I’ve been thinking about innovation, and how we can support and encourage fresh thinking in our organizations. Some of this comes from my interest in trying to better understand how organizations can renew themselves when their current business model is no longer supporting them in providing value to their stakeholders (see my recent posts on why innovation is so crucial for all organizations and the sigmoid curve of the timing of innovations in business model and organizational practice).
One thing that has drawn my curiousity is the open source software movement – I think of this as innovation on a mass scale, with the invitation to participate and contribute being issued to anyone who is interested. I went in search of further information on open source movement, and was led (as we so often are these days!) to an entry in Wikipedia called “The Cathedral and the Bazaar“
The title references an essay written by Eric Raymond, a software engineer, and his reflections of the early days of Linux, and the struggle between top-down and bottom-up design approaches. The wikipedia article summarizes the essay, and Raymond’s outline of 19 guidelines for creating good open source software.
I was struck by how many of these guidelines are relevant to the field and practice of change and innovation. See what you think of the list below!
Below I have provided a list of the 11 guidelines that have the greatest application for organizational work, with some of my own comments added…
1. Every good work of software starts by scratching a developer’s personal itch.
Every change process starts with an itch, be that a need to change an unsatisfactory situation, or to give shape to some potential, such as a vision for what might be…
2. Good programmers know what to write. Great ones know what to rewrite (and reuse).
Good change leaders know how to review and reuse what has been developed before by others, and don’t feel a need to invent it all themselves.
4. If you have the right attitude, interesting problems will find you.
Speaks for itself!
5. When you lose interest in a program, your last duty to it is to hand it off to a competent successor.
I like the orientation here – we are stewards of what happens in organizations, part of a community of people interested in its effectiveness and impact. When we don’t want to continue our involvement, how do we pass our responsibilities to others, rather than abandon the effort?
6. Treating your users as co-developers is your least-hassle route to rapid code improvement and effective debugging.
View stakeholders as partners and co-creators – whether they can support and inform the process, or are beneficiaries of the change. It reduces resistance, and can introduce invaluable new insights and energy for positive change.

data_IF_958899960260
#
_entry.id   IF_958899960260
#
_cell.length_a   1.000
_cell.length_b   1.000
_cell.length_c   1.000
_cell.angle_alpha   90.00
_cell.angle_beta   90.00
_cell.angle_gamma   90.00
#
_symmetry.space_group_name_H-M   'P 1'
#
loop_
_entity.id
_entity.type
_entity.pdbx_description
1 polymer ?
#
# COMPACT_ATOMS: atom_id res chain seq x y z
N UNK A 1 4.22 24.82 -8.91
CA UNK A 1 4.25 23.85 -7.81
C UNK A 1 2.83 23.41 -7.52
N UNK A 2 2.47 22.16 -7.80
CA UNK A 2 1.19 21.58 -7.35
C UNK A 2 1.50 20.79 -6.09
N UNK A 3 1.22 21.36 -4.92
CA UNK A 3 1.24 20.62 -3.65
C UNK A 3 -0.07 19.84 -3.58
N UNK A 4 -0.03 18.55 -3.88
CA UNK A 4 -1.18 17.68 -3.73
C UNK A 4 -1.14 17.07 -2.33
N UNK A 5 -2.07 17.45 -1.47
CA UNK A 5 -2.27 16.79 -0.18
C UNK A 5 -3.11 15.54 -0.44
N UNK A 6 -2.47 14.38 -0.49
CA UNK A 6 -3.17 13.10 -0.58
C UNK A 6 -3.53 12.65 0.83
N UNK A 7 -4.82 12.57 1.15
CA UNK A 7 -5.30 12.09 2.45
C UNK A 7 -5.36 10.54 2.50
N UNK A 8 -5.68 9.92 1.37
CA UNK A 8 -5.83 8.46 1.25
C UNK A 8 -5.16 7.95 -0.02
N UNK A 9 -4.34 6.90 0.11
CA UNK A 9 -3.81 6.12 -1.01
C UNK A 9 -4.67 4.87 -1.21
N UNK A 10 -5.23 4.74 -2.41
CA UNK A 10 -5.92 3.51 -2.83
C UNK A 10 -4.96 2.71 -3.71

7. Release early. Release often. And listen to your customers.
While analysis, consultation and design are important, so too are field tests and experience. We will never get to the ‘perfect design’ of a change, so it is better to get started and make continued improvements as you get feedback from the early implementers or adopters of the change.
10. If you treat your beta-testers as if they’re your most valuable resource, they will respond by becoming your most valuable resource.
The early adopters are a critical and supportive audience. They want you to succeed, so their feedback is well-intentioned to help improve your design and your implementation efforts. Listen to them, and take on their suggestions.
11. The next best thing to having good ideas is recognizing good ideas from your users. Sometimes the latter is better.
… because the users are in the heart of practice, field-testing your ideas. They may have insights into what works, and why, that you may never gain from a distance. So value, acknowledge, and use their suggestions.
12. Often, the most striking and innovative solutions come from realizing that your concept of the problem was wrong.
Our interests in developing and introducing necessary changes may be well-intentioned, but if we misunderstand the nature of the situation, we can too easily design ill-fitting ‘solutions’ that will not survive their engagement with reality. Listening broadly to different perspectives, and listening deeply to their analysis and insight, can allow us to appreciate the problem in fresh ways that lead to new thinking, and new solutions.
18. To solve an interesting problem, start by finding a problem that is interesting to you.
You need to have a stake in the problem, or else it is simply an intellectual exercise. You must genuinely be interested in the issue, and really want to see positive changes, as this is the source of motivation that will keep you engaged and listening when the work becomes more difficult.
19. Provided the development coordinator has a communications medium at least as good as the Internet, and knows how to lead without coercion, many heads are inevitably better than one.
Mobilizing a team of people as interested in the problem as you are, and taking the time to develop the communications platform and protocols to support your thinking and working together, will pay off. Diversity of experience and perspective will allow for a richer analysis of the problem situation, and provide a foundation for identifying and combining different ideas into novel solutions.
So what do you think? Which of these guidelines resonates with your experience of change in organizations?